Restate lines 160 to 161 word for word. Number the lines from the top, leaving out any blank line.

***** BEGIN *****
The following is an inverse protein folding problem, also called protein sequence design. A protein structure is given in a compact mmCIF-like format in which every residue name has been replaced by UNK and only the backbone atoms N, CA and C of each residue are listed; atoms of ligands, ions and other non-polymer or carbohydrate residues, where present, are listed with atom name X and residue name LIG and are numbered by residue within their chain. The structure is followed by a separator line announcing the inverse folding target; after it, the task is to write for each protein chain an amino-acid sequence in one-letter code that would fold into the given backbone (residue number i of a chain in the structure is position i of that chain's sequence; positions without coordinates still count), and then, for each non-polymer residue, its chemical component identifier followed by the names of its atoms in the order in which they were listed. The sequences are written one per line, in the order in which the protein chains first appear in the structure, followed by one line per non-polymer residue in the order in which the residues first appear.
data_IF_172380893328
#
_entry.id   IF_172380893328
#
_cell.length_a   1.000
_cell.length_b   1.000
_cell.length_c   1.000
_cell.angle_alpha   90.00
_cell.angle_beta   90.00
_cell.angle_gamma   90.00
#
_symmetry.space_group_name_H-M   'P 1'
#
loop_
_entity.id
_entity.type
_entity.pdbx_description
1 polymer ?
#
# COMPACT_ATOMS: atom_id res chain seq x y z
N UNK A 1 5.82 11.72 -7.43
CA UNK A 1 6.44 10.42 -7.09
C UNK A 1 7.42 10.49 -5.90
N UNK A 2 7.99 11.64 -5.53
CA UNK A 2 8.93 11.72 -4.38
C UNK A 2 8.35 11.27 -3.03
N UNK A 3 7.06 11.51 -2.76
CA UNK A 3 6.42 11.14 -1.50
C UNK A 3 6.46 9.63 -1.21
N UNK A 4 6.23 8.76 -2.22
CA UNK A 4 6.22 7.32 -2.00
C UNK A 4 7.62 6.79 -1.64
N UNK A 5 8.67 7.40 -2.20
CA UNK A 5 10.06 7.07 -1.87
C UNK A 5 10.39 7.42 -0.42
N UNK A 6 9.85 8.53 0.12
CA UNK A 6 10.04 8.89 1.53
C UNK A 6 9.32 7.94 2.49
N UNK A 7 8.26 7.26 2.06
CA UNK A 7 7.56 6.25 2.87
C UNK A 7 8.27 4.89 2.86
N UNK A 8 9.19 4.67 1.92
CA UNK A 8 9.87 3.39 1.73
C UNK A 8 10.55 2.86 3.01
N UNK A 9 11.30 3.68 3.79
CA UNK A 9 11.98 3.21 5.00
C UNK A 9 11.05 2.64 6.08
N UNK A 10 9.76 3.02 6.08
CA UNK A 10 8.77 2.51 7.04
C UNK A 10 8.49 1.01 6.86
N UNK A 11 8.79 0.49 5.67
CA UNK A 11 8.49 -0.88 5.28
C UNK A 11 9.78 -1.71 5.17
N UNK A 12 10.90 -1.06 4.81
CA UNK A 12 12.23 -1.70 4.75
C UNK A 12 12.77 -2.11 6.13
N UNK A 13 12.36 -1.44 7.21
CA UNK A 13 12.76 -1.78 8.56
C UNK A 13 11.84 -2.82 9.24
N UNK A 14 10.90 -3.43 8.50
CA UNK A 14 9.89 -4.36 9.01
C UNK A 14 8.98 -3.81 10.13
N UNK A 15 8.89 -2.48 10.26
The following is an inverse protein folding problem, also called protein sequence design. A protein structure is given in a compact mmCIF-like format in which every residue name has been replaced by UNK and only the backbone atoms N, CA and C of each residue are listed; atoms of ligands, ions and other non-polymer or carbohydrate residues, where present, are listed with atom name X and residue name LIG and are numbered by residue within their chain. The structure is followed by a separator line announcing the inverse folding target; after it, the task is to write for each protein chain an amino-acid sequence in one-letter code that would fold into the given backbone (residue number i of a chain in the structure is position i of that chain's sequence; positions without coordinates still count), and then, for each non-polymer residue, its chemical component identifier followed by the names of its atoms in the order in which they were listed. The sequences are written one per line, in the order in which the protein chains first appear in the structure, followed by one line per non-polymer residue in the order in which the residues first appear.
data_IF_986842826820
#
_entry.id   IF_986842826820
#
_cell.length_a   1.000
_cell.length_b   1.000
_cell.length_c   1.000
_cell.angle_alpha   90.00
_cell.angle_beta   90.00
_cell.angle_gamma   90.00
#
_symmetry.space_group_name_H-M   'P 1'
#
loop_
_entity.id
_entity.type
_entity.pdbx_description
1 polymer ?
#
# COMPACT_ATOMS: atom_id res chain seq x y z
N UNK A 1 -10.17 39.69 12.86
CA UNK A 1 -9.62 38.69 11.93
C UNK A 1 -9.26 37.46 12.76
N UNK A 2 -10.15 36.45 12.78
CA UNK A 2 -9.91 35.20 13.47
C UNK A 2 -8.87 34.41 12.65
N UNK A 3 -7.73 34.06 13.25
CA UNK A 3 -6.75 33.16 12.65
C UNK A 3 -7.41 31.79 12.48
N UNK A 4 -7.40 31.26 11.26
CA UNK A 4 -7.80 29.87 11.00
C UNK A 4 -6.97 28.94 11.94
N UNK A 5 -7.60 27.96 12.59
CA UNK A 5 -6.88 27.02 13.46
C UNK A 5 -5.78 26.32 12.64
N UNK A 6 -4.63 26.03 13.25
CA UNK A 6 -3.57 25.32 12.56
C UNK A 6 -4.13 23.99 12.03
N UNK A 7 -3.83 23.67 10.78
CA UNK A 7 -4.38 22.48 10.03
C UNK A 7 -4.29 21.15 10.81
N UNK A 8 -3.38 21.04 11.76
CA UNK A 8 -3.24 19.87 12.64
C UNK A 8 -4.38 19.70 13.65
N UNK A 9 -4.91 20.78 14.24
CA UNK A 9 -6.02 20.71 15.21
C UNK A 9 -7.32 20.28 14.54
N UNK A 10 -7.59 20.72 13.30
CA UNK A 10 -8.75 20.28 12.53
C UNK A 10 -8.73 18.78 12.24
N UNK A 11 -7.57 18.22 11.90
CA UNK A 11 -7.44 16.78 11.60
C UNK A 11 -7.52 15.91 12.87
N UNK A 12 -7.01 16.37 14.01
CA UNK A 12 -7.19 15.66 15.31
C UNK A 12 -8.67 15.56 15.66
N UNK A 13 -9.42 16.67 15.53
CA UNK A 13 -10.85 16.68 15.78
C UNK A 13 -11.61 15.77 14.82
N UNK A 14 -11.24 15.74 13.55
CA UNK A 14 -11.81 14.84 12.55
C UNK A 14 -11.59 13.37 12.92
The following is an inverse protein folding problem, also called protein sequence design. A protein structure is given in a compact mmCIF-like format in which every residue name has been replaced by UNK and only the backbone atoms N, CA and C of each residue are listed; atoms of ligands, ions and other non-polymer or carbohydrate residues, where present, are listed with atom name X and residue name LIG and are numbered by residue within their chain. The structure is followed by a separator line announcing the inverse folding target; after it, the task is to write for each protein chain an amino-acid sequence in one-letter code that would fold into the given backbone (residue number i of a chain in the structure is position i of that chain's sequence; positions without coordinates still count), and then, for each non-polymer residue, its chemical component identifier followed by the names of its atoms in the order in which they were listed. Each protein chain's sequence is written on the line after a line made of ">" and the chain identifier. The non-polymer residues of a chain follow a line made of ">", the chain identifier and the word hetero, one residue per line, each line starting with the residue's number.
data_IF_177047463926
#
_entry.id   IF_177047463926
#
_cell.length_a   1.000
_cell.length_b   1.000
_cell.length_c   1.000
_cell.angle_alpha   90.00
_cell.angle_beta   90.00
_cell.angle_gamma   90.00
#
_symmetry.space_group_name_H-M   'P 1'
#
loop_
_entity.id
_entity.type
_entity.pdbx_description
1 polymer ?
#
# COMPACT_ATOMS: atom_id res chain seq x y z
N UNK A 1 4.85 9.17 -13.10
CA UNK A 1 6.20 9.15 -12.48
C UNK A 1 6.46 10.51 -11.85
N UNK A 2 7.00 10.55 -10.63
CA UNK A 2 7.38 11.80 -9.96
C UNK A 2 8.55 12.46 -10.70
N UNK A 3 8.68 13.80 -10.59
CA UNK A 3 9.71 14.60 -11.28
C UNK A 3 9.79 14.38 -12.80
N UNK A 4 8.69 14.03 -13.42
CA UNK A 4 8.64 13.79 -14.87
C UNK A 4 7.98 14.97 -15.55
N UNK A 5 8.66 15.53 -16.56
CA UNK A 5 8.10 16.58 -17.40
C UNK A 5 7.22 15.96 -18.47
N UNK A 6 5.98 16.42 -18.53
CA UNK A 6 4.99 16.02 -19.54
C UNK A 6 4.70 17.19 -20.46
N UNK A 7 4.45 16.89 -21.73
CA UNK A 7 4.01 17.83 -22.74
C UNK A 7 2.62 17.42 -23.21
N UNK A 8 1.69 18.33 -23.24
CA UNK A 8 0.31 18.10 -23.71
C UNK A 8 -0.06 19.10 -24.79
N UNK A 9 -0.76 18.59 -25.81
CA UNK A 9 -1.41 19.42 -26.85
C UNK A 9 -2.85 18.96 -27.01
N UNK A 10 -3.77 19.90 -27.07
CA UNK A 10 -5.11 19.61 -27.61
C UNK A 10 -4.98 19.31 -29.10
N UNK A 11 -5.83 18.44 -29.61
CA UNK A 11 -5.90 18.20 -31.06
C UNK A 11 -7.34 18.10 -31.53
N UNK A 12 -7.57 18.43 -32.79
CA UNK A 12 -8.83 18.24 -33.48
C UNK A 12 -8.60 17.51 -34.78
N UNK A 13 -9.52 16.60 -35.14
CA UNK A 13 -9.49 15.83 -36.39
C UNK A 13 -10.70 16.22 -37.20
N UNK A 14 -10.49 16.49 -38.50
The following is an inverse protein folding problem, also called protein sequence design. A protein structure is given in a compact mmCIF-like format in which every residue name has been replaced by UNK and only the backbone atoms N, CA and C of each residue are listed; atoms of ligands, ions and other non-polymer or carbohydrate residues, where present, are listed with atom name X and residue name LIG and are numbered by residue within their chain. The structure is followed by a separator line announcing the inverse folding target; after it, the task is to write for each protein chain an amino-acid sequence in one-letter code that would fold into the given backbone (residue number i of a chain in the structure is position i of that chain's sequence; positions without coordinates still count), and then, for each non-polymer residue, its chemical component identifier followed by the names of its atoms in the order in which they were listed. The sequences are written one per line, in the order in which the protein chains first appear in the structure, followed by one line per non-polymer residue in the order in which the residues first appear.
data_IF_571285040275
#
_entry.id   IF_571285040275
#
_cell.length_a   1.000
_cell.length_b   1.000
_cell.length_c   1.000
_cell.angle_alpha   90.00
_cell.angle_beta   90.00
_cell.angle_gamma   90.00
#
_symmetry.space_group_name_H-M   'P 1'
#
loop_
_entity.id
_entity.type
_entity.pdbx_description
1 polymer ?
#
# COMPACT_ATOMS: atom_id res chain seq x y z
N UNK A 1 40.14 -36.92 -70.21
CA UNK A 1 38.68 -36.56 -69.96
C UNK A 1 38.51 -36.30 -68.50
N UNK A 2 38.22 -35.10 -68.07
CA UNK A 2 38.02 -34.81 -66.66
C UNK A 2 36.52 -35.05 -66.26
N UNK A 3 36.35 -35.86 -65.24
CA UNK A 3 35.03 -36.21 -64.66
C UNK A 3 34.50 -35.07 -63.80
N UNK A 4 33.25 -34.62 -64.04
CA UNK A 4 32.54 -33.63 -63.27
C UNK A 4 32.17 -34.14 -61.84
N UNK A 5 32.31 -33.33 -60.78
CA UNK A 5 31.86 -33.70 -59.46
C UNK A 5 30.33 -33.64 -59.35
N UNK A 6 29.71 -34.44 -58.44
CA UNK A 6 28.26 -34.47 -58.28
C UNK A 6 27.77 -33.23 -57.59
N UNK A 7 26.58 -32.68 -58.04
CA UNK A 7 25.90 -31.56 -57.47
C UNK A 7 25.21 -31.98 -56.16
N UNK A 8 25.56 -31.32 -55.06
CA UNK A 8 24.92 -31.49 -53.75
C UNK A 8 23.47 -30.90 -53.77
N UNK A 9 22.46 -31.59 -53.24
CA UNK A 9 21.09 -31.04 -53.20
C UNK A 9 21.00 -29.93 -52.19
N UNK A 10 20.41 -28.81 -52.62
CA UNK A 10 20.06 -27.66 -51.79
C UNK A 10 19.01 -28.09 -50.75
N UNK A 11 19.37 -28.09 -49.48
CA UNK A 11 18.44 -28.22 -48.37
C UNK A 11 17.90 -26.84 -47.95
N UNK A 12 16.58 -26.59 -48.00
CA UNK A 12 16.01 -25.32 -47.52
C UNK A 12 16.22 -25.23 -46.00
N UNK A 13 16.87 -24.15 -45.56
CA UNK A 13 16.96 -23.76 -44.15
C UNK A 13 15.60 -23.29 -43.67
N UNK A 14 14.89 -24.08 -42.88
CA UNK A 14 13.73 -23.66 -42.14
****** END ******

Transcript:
C UNK A 4 7.98 14.97 -15.55
N UNK A 5 8.66 15.53 -16.56